SECURITY FIRST NAT BANK OF LOS ANGELES v. SAPKIN

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District Court of Appeal, Second District, Division 1, California.

SECURITY–FIRST NAT. BANK OF LOS ANGELES et al. v. SAPKIN et al.

Civ. 11177.

Decided: February 11, 1937

Lawrence M. Cahill and L. A. Bloom, both of Los Angeles, for appellants. Gene G. Curry and Thomas M. Parrington, both of Los Angeles, for respondents.

Plaintiffs' complaint, which was filed October 20, 1933, sought judgment for the unpaid balance due upon a promissory note made by defendants and appellants, following the exercise of a power of sale contained in a deed of trust securing said promissory note.

The sale under the deed of trust was held on June 28, 1933. At the date of sale the time within which such an action could be brought, under the provisions of section 337 of the Code of Civil Procedure, was four years from the date of sale. An amendment to this provision (St.1933, p. 2116) as well as new section 580a of the Code of Civil Procedure (as added by St. 1933, p. 1672), which became effective August 21, 1933, shortened the time within which to institute such an action to three months from the date of sale. The decisive question herein, therefore, is: When did section 337 as amended, and section 580a of the Code of Civil Procedure, begin to run with reference to the time within which respondents could file their complaint?

Appellants contend that a statute which merely effects a change in civil procedure may have a valid retrospective application, and they rely upon the authority of Kerckhoff–Cuzner Mill & Lumber Company v. Olmstead, 85 Cal. 80, 24 P. 648, 649, and also upon Rosefield Packing Co. v. Superior Court, 4 Cal.(2d) 120, 47 P.(2d) 716. The Kerckhoff Case involved the construction of a section in question therein, and the court held: “We do not think that the amendment, when applied to the case in hand, is retroactive in effect.” In the Rosefield Case the principal point under consideration was the constitutionality of a statute. The contention, therefore, that a statute which merely effects a change in civil procedure may have a valid retrospective application is correct as far as it goes, and is not without abundant support in the authorities, but section 3 of the Code of Civil Procedure provides that no part of the Code of Civil Procedure is retroactive, unless expressly so declared. There is no express provision in the amendment to section 337 of the Code of Civil Procedure, or in section 580a, suggesting any intention to give it retroactive effect. “It is a well–settled principle of statutory construction that, while the legislature has power to pass retroactive laws which do not impair the obligations of contracts or affect injuriously vested rights, it is equally true that statutes are not to be construed as intending to have a retroactive effect, so as to affect a right of action already accrued, unless such intent is expressly declared or necessarily implied from the language of the enactment.” Estate of Whiting, 110 Cal.App. 399, 403, 294 P. 502, 503. In Re Cate, 207 Cal. 443, 448, 279 P. 131, 133, the court declared: “It is a canon of interpretation that statutes are not to be given a retrospective operation unless it is clearly made to appear that such was the legislative intention.” The same doctrine is applied in Bank of America Nat. Trust & Savings Ass'n v. Dennison, 8 Cal.App.(2d) 173, 47 P.(2d) 296.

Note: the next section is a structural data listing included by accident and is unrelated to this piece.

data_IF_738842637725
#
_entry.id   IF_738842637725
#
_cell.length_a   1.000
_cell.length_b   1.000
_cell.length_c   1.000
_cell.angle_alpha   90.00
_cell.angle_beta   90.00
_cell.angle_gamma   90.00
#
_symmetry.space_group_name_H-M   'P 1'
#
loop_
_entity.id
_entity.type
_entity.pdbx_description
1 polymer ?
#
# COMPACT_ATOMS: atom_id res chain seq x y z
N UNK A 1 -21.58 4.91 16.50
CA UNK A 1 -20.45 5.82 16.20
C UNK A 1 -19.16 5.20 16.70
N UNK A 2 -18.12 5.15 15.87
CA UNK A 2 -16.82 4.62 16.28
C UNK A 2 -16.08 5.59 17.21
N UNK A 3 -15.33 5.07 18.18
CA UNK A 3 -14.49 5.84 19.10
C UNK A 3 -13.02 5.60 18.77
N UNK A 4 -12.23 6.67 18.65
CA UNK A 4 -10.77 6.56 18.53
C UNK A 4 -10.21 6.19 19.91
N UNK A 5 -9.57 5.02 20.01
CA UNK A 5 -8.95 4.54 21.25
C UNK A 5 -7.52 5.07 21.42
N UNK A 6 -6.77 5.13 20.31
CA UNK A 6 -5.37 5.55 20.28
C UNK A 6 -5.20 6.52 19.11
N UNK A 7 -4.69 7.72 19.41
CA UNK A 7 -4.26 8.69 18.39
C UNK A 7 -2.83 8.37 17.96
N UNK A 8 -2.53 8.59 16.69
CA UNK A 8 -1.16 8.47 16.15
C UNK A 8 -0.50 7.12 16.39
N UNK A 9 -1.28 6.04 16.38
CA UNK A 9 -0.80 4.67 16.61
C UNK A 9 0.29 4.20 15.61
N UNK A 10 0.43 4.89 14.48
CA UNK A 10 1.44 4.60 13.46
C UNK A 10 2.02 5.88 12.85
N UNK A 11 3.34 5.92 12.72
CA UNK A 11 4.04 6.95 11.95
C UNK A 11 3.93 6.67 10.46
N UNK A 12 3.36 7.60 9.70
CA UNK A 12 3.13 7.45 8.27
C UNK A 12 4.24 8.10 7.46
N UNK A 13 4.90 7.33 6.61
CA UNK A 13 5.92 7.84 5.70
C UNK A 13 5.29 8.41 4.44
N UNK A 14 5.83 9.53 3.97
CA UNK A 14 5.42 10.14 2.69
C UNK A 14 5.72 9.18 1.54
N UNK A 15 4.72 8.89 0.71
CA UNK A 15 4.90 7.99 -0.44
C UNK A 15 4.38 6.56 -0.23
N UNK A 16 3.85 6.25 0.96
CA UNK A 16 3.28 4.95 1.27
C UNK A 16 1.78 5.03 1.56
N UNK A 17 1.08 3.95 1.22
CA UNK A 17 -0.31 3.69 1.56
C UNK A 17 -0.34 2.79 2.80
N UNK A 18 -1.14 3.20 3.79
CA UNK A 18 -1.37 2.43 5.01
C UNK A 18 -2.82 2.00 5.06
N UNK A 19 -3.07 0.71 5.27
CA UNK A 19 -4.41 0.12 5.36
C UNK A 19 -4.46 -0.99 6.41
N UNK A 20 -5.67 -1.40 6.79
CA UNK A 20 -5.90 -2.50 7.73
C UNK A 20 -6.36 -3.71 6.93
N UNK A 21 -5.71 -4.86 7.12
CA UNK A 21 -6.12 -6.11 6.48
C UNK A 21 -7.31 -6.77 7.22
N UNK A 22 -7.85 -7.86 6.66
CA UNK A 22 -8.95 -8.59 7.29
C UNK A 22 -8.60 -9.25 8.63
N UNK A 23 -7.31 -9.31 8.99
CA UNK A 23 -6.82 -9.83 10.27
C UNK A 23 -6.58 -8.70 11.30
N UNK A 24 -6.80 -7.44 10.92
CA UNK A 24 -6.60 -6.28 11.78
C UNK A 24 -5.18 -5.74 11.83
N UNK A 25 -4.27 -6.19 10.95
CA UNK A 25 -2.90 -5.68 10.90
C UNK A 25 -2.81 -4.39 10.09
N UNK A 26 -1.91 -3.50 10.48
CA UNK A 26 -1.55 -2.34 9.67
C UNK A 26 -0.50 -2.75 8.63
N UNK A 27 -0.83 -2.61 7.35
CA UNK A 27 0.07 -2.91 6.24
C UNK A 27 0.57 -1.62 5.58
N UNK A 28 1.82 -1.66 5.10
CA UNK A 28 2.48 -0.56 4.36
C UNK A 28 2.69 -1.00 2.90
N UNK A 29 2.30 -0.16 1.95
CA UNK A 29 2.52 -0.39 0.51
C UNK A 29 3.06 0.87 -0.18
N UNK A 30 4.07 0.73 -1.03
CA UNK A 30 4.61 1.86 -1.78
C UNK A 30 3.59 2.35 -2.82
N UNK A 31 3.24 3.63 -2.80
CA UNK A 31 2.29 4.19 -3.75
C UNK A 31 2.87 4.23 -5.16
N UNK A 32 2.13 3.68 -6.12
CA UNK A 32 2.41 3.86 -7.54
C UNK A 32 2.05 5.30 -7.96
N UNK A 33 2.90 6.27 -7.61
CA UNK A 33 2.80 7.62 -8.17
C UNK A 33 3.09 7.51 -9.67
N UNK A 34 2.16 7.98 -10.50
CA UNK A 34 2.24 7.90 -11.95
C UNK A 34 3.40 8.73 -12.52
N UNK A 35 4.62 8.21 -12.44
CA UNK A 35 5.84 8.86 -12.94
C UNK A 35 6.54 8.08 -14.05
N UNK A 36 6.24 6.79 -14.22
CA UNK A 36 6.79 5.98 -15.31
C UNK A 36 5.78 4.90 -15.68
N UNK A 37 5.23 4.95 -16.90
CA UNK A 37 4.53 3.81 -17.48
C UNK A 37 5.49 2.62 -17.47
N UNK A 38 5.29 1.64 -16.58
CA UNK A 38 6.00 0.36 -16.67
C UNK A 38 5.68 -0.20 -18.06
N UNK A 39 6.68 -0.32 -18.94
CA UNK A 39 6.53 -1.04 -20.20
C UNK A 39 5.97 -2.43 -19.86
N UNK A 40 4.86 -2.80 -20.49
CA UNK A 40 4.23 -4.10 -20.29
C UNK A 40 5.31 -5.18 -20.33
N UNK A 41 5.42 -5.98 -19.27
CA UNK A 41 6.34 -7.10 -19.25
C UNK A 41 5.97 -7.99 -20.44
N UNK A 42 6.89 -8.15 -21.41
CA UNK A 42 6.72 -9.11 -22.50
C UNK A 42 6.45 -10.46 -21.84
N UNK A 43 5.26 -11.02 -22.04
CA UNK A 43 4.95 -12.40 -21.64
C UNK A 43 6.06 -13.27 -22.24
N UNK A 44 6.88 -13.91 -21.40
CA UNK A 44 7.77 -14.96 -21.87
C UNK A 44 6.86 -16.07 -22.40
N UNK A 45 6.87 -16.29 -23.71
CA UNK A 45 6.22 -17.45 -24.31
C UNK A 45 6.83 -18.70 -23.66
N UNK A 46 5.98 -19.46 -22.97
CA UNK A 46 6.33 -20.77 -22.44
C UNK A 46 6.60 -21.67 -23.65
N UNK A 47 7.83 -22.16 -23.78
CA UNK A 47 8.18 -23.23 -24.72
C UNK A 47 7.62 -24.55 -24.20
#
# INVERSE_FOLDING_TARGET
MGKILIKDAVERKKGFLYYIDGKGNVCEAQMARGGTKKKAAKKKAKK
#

Under the authorities last cited, respondents' complaint was filed within the statutory period of limitations.

Judgment is affirmed.

DORAN, Justice.

I concur: YORK, J. I dissent: HOUSER, P. J.